Lebanese President Michel Suleiman gave a speech emphasising the strength and security of the country’s army on Wednesday, the anniversary of the founding of the Lebanese army.
Speaking from inside the Shukri Ghanem-Fayadieh army barracks, Suleiman, former commander of the armed forces, said the Lebanese army will not accept any compromises over “security, sovereignty, and power,” and that there will be no “mini-states” in the country, as reported by the Lebanese state-run National News Agency (NNA).
But Lebanese Member of Parliament Mouin al-Merhebi does not think the army is operating independently. The Future bloc MP said earlier this week that the Lebanese army is under the control of the Lebanese militant group Hezbollah and the Free Patriotic Movement, stating that the army “does their dirty work,” according to the independent Lebanese news service, NOW Lebanon.
In response to al-Merhebi’s statements, the Lebanese army released a statement on its website, describing them as “false accusations,” and adding that an MP should not use his parliamentary immunity to attack institutions of the state.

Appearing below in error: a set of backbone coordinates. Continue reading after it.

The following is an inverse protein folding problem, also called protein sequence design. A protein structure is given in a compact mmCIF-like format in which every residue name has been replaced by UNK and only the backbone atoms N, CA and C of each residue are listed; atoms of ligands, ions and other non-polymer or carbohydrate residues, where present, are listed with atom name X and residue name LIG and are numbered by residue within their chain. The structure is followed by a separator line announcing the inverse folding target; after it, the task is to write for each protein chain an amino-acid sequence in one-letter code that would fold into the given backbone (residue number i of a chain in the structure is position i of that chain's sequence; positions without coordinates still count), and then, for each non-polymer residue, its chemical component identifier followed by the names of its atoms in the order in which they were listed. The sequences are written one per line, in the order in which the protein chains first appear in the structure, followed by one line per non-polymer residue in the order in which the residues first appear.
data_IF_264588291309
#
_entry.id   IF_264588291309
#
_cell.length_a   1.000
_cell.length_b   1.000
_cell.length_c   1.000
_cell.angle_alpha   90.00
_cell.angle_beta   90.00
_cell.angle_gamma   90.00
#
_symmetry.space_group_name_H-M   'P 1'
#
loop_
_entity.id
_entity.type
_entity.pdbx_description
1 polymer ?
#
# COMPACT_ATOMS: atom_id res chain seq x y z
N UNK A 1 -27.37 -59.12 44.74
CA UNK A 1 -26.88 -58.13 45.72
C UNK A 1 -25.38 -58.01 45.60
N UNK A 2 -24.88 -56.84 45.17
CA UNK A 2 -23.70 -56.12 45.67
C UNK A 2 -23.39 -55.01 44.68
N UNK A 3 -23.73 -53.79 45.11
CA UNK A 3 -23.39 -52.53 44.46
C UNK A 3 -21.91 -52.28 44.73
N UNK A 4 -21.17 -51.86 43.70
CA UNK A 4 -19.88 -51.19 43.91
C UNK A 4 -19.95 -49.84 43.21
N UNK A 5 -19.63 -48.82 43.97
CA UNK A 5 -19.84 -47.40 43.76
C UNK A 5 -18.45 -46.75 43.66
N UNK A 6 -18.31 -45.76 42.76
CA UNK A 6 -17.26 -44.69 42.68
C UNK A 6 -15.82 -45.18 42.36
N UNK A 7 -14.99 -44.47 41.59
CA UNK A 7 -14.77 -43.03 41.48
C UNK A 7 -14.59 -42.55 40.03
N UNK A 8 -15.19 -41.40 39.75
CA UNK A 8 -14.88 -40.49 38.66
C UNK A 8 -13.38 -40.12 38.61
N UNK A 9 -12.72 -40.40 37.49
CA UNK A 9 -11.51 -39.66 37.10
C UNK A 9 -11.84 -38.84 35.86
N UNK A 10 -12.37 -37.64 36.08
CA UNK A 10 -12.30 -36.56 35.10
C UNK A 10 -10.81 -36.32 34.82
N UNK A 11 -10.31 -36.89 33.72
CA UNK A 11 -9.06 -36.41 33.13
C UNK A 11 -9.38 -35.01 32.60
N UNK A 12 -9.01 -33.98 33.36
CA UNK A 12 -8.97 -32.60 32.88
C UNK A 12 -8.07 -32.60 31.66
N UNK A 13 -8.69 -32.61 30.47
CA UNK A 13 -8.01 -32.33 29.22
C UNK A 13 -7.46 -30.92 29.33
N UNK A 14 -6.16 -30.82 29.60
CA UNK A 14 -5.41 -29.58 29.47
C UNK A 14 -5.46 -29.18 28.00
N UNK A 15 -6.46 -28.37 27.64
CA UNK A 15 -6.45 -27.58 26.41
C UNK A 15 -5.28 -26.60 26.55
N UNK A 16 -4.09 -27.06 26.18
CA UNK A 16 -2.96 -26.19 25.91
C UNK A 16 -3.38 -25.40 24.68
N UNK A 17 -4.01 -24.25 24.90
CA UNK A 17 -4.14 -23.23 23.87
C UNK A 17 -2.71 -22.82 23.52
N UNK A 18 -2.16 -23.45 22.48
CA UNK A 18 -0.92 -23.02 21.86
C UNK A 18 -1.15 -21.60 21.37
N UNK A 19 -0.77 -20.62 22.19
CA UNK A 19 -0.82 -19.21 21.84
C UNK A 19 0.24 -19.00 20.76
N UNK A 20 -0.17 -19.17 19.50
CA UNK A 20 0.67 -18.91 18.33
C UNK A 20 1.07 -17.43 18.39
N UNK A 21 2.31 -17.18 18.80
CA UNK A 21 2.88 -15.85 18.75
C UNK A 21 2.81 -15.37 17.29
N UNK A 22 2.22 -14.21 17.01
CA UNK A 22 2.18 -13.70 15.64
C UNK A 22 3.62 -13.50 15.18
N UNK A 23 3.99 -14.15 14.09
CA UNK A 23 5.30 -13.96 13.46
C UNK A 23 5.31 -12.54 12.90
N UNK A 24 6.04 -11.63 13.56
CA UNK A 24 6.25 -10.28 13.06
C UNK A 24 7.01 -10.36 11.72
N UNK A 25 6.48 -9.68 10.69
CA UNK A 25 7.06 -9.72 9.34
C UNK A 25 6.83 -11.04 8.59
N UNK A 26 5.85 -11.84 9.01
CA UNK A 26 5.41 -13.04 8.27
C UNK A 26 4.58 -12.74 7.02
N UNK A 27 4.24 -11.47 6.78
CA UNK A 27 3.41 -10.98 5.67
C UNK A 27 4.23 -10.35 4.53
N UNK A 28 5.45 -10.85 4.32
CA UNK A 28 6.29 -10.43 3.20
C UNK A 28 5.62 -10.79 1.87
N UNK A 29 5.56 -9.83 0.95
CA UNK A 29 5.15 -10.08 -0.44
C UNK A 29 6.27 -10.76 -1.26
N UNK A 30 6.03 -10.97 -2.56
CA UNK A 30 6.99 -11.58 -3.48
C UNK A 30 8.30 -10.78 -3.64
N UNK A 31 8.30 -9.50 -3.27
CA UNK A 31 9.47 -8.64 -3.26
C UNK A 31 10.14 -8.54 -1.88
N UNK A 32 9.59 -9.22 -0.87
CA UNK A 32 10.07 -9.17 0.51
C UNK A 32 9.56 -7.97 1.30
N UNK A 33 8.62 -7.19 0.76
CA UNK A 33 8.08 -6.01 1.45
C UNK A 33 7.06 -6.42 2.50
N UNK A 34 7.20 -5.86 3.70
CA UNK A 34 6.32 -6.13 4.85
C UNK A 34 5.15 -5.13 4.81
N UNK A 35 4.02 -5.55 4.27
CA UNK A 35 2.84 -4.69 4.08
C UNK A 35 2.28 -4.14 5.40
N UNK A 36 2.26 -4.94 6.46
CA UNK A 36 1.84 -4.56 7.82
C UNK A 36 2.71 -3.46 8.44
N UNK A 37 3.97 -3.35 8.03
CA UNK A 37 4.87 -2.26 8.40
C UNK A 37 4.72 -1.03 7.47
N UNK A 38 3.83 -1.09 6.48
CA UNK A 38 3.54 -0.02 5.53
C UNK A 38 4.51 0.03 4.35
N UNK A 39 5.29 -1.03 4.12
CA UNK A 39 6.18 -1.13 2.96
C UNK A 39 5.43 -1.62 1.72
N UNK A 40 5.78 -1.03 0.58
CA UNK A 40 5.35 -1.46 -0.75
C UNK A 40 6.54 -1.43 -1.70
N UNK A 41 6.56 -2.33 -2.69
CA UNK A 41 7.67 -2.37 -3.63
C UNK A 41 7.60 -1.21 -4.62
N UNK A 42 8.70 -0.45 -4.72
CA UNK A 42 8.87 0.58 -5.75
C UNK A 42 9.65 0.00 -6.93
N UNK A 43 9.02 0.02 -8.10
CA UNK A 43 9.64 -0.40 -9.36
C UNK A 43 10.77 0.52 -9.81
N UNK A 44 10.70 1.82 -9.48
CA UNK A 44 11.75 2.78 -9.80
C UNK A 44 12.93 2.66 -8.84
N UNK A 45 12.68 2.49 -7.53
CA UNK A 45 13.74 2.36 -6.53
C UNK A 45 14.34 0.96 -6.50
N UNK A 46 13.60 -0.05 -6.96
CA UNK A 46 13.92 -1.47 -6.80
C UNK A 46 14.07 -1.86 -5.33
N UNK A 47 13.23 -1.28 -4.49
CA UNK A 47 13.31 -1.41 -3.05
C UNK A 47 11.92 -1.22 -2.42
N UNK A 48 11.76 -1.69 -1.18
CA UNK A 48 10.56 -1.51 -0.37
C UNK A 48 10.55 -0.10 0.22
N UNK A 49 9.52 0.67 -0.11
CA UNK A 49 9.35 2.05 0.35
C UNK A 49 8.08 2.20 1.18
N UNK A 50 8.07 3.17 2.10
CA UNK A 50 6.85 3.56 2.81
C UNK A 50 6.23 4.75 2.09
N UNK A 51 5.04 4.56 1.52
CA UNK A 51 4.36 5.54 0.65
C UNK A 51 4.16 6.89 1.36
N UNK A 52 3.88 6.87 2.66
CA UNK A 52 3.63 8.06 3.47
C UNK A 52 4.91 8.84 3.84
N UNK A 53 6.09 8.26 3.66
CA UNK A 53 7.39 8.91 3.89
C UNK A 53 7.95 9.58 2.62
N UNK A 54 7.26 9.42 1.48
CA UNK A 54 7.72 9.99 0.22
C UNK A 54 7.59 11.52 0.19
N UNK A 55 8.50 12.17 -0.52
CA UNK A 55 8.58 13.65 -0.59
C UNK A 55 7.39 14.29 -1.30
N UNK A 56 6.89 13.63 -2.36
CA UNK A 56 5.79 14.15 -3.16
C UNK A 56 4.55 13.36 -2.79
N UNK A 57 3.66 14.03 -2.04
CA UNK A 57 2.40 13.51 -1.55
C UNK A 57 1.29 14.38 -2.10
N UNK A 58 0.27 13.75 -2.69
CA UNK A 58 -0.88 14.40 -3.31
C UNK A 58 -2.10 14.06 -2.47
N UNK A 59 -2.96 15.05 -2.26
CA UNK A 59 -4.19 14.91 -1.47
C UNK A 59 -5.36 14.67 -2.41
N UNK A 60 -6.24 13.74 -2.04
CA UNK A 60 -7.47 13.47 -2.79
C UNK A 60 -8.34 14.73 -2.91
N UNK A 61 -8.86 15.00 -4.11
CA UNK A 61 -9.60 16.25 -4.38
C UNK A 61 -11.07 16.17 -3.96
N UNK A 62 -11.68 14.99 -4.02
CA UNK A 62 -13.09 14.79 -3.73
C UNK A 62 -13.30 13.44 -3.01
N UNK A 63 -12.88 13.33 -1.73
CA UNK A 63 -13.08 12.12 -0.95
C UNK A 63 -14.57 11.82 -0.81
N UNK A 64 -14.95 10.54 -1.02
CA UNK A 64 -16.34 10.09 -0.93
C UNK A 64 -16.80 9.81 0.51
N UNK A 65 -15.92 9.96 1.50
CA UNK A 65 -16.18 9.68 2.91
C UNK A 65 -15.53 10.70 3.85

Al-Merhebi’s description of the army’s statement as “very silly and full of lies as usual,” was widely reported in the Lebanese media.
In its most recent statement, the army announced it will no longer comment on the statements and reserves the right to bring Al-Merhebi to court.
Al-Merhebi’s party, the Future bloc, is part of the March 14 Alliance, which won the most seats in the 2009 parliamentary elections.
During his speech, President Suleiman also discussed the many conflicts boiling in the region stating that Lebanon has to figure out a way to avoid importing regional conflicts and to deal with the “Israeli enemy’s plans,” said the NNA.
On the same day of Suleiman’s speech, Israeli warplanes violated Lebanese airspace and performed “mock raids” at low altitude, said the NNA. This comes after airplanes violated Lebanese airspace last Monday continuing a history of violation of Lebanese airspace in breach of UN Resolution 1701.
According to the Resolution, passed on 11 August 2006, there should be “no foreign forces in Lebanon without the consent of its Government.”
Last month, Israeli officials were quoted as saying that they plan to wage a war against Lebanon more violent than the previous one which was in 2006 and fought largely between the IDF and the Lebanese militant group Hezbollah.